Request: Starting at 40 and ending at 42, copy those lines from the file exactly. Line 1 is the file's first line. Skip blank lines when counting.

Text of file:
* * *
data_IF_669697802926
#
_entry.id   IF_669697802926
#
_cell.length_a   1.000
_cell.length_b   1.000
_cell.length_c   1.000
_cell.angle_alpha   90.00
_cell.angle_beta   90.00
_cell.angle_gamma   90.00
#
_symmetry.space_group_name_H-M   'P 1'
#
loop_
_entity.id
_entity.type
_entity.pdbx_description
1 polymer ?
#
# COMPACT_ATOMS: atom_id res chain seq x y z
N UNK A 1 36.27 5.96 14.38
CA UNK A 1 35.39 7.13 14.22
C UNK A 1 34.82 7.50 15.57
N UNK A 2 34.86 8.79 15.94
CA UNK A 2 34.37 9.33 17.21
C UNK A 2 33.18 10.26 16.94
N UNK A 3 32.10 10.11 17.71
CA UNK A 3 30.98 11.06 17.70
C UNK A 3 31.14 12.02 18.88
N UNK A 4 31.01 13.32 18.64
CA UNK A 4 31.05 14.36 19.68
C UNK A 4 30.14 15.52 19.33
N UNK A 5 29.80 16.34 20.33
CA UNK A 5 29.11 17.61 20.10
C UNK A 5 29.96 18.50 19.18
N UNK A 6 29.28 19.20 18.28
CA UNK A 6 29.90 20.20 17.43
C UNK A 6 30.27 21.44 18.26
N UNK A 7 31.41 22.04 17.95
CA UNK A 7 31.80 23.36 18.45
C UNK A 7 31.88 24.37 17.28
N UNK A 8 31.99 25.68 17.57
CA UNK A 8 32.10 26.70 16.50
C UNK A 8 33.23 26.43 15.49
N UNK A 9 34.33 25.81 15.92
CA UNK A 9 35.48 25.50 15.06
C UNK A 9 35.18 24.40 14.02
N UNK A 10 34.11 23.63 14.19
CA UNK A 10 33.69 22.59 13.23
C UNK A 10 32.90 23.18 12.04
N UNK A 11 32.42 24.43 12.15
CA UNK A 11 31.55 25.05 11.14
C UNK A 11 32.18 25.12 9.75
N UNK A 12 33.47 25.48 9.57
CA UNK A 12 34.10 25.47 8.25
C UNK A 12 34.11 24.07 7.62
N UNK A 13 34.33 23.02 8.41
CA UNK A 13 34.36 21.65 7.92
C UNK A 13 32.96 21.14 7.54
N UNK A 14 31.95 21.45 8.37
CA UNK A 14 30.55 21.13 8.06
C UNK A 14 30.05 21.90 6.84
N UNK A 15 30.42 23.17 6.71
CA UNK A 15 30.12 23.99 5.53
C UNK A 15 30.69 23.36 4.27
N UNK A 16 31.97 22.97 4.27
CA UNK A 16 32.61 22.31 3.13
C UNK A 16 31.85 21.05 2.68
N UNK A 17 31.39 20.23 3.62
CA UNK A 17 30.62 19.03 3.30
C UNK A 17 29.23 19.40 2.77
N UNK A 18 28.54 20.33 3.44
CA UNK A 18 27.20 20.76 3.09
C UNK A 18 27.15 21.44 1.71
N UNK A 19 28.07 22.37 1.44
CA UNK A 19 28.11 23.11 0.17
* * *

CA UNK A 7 31.80 23.36 18.45
C UNK A 7 31.88 24.37 17.28
N UNK A 8 31.99 25.68 17.57